• January 13, 2014 at 11:55 am
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    Sorry for busting your bubble, but eyewitness testimony is the most unreliable form of evidence and thats particularly true in issues were the waters are muddled by political agendas like is the case of Cuba.

    I don’t know whether the current Cuban government has been involved in drug traffic, some officers (including general Ochoa) where tried and convicted of drug traffic some 25 years ago or so and the ringleaders ostensible executed, but there was no evidence linking the government leadership with the drug operations and the way they dealt with the issue reinforces that position.

    http://en.wikipedia.org/wiki/Arnaldo_Ochoa

  • January 12, 2014 at 8:04 pm
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    Tell it to Ochoa and the other Cuban officers running the drug trade in Cuba at the time. They should have known that when things went south they would be wacked, just like general Mondiondo ( involved in the arms transfers to North Korea). ….. Let me guess, there was only sugar on board, or better yet, they were sending brand new equipment to be fixed in North Korea. After all Castro wouldn’t lie, would he?

  • January 12, 2014 at 6:53 pm
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    I am confused as to what Ronald Reagan has to do with Cuban involvement in the drug trade, other than an obvious attempt to “muddy the watters”. I think the link between Castro and the drug trade has been well established. No need to find other mythical news sources that meet your anarchist sensibilities to show one thing different. I also don’t hold much stock in what Fidel has to say, after all he also once said he wasn’t a Communist and that he would restore the 1940 constitution and hold free elections. ….oh we’ll.

    It is you who are being “testaduro” (hard headed) as there are many scholarly articles, news stories and accounts from defectors, smugglers and drug dealers that clearly show ties between drugs the Cuban military and the Castros.

  • January 12, 2014 at 6:14 pm
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    I.C.,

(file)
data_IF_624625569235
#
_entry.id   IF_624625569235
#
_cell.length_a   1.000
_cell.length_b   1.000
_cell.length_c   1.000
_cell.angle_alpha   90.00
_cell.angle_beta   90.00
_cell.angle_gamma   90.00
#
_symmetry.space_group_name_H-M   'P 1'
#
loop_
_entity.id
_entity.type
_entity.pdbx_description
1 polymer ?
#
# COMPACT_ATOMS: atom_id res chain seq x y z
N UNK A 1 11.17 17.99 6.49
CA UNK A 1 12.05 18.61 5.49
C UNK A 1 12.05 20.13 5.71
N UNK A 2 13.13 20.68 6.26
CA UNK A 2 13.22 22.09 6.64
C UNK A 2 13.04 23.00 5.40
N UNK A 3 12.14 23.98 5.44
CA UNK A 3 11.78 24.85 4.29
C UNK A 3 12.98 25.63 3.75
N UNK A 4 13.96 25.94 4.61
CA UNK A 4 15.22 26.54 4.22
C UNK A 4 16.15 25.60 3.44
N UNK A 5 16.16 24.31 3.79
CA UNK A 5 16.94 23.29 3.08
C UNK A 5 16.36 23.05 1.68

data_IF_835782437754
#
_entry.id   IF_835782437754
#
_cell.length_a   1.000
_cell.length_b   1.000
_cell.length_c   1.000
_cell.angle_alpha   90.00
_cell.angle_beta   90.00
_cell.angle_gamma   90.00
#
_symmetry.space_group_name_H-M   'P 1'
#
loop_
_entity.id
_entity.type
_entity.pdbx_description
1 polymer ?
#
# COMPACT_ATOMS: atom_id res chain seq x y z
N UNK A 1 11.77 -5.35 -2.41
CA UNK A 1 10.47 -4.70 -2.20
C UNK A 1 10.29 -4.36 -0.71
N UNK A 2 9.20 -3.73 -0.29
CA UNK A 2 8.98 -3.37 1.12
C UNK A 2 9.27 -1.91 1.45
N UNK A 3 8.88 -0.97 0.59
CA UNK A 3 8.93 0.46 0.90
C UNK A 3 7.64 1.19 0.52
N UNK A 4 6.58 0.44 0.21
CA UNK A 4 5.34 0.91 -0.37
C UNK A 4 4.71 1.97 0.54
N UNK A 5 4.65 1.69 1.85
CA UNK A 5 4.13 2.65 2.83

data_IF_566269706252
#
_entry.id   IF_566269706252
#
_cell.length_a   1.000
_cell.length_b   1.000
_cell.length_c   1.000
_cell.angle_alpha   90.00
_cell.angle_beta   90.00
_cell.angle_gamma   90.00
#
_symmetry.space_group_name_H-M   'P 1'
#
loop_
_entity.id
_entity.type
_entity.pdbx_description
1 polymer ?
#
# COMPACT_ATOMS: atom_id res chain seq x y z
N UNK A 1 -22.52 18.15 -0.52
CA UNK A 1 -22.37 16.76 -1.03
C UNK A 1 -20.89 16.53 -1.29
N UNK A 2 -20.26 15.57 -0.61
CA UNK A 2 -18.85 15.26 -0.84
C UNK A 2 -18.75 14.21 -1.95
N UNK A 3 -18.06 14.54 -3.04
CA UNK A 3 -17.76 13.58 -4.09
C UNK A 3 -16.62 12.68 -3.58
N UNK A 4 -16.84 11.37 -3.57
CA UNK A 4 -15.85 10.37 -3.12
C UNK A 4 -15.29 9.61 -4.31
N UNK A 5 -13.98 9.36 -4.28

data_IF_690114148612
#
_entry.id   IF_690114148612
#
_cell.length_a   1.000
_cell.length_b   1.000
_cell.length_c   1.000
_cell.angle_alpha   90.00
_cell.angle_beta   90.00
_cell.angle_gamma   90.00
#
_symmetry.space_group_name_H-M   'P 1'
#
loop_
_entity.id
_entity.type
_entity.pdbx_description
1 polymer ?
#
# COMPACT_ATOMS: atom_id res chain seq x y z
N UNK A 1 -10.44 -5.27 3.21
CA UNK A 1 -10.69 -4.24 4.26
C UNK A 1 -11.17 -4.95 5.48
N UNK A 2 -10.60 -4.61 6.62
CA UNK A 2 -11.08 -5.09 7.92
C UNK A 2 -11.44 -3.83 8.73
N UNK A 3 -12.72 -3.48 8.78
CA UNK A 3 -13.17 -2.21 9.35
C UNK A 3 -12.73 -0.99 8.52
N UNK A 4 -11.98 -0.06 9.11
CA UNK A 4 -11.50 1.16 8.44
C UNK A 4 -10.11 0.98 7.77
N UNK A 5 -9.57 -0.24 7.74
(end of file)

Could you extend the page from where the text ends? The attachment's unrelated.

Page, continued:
That “bottom-up management style ” is also synonymous with democracy, which, as supporters of both capitalism and the U.S. oligarchy, you and Moses unalterably oppose.
    Think about what you’re saying which is that democracy can’t work.
    Do you really mean that ?

  • January 12, 2014 at 6:11 pm
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    I used the link and it worked this time but did not before .

    I read the entire article and to, no surprise, found it not believable.

    Fidel stashed his drug money in Panama ?

    That’s as stupid as saying he stashed arms in Grenada to use to foment revolutions which turned out to be a Reagan lie.

    If Fidel made millions from drug money, what would he do with it, why would he need it. He has a nice house and lives rather simply as history has shown since that 1990s article.

    The article came MIAMI , used the Miami Herald as a prime source , used the testimony of indicted drug smugglers who turned state’s witness in exchange for their freedom and then there is this gtaken from the article :
    “Although the draft indictments were prepared, they were not executed.

    Legal scholars were to later opine that the U.S. case was weak given the credibility

    of witnesses considered crucial for a successful indictment. Former Panamanian

    strongman Manuel Noriega refused to testify against Raul Castro and convicted

    drug smuggler Carlos Lehder’s testimony would be considered tainted.”
    GET IT ? No case , lack of believable evidence .
    When the U.S. invaded Panama they could easily have gained access to the bank records where Fidel allegedly had his drug money but did not.
    I could go point by point over about twenty discrepancies in the article but I will not bother since you two will choose to believe that Fidel was a drug smuggler regardless of the lack of credible evidence that forced the GOUSA to admit it had no case.
    Who would have thunk it ?
    A Miami organization with Miami based -sources telling lies about the Cuban government ?
    What possible reason could they have for that ?

  • January 12, 2014 at 5:44 pm
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    The story cited Cuba’s attempts to spread revolution in the hemisphere as the reason they sought drug money.
    That has long been shown to be inaccurate to be polite.
    Fidel himself is quoted way back in the 80s as saying that you can neither foment revolution if conditions are not there already nor can you stop it If those conditions are present.